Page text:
An Apprehended Violence Order (AVO) is an order made by the court that prohibits the defendant from certain behaviour, such as harassment, stalking, intimidation, violence or the threat of violence.
The purpose of an AVO is to provide protection from this behaviour in the future – it usually prohibits a person from behaving in such a manner, or going within a certain distance of the home, or workplace, of the person lodging the complaint.
The Court can make an AVO if a defendant consents to an AVO being made, or if evidence is heard proving that a person is in need of protection or fears violence or harassment by the defendant. The court also has to be satisfied that there are reasonable grounds for these fears in order to make an AVO.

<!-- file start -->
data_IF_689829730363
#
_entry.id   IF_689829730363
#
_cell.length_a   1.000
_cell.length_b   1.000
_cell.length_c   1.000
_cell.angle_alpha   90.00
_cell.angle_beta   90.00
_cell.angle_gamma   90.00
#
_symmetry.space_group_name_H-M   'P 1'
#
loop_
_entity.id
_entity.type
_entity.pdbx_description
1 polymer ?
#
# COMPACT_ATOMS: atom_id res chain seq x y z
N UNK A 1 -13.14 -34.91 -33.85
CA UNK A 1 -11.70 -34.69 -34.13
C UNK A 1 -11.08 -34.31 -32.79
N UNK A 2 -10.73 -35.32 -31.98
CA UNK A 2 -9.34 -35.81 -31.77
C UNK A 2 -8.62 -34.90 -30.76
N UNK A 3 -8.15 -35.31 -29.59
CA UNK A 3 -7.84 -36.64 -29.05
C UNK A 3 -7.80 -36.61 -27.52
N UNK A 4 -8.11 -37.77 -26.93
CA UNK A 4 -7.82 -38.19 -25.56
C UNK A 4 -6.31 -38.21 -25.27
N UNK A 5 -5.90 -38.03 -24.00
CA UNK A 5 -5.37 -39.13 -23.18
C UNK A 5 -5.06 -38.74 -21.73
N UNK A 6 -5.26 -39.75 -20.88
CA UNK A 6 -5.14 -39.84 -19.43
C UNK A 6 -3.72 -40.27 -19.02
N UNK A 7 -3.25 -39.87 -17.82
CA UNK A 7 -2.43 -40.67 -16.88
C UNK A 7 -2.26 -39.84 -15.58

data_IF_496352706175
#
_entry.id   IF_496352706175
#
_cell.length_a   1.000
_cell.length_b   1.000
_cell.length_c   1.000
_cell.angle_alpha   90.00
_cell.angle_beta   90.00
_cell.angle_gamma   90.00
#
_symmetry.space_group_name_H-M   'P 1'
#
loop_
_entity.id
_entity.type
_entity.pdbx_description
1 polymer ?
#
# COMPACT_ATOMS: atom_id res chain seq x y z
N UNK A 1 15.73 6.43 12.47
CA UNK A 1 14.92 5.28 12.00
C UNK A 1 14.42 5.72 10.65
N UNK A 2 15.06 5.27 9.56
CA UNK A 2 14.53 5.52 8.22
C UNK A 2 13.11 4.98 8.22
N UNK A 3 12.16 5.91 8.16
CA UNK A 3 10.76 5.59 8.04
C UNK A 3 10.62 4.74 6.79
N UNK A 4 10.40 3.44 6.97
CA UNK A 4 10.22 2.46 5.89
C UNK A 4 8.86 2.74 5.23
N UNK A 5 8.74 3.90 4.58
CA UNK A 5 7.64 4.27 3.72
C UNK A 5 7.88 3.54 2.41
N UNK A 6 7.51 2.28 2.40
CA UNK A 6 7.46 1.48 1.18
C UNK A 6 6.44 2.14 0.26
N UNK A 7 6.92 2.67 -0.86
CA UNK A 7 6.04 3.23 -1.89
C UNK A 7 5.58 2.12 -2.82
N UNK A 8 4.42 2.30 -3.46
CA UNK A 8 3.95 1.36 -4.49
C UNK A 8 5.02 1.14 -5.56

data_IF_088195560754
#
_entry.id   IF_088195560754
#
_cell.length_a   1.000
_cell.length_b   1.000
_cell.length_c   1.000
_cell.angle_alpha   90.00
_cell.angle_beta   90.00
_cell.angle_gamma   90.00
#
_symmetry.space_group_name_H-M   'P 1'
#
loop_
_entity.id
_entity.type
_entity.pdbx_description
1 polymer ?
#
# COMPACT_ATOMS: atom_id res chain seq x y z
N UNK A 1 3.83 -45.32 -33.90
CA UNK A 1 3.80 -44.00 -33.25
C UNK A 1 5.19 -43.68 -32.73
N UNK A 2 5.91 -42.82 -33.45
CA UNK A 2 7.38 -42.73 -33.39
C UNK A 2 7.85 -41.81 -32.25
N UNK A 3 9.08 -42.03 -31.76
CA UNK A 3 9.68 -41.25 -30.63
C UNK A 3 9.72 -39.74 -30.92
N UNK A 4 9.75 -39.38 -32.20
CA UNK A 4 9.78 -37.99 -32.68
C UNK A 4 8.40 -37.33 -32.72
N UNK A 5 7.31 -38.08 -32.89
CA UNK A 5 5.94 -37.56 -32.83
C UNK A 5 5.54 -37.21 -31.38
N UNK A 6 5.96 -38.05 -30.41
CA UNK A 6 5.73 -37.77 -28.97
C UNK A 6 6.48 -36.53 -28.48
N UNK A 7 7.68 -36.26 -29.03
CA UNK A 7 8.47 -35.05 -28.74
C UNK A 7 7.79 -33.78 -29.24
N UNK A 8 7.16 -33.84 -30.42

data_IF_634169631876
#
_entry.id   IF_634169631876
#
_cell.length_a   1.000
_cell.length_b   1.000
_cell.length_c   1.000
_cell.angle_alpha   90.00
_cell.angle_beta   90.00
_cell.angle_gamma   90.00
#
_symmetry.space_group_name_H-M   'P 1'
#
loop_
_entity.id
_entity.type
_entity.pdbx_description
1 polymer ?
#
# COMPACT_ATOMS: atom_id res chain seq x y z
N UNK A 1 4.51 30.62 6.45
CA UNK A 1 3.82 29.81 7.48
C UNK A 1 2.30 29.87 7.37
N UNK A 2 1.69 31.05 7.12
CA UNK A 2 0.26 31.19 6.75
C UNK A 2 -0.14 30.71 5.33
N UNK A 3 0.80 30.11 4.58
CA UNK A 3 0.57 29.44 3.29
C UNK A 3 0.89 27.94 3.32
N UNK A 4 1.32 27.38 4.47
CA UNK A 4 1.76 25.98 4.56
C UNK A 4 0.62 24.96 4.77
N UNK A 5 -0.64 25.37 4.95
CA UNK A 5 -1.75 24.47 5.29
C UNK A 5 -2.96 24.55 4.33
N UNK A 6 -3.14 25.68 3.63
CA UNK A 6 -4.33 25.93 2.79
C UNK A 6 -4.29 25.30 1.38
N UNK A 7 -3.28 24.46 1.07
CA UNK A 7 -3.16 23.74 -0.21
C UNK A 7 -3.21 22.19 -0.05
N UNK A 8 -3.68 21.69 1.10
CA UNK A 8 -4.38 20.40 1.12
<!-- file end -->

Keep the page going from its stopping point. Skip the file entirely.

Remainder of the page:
There are 2 types of Apprehended Violence Orders:
- Apprehended Domestic Violence Order (ADVO)
– taken against a family member, including spouses, ex-spouses and intimate partners (including de facto relationships) and
- Apprehended Personal Violence Order (APVO)
– for protection from someone other than family members.
If you need to obtain an Apprehended Violence Order, or if somebody has sought, or obtained, an Apprehended Violence Order against you, it is recommended that you seek legal advice from an experienced solicitor, immediately.
What happens if someone tries to obtain an Apprehended Violence Order against you?
You can object to an Apprehended Violence Order being made against you and can have the matter adjourned for trial at a later date. Under these circumstances, an interim AVO can be issued until the trial date.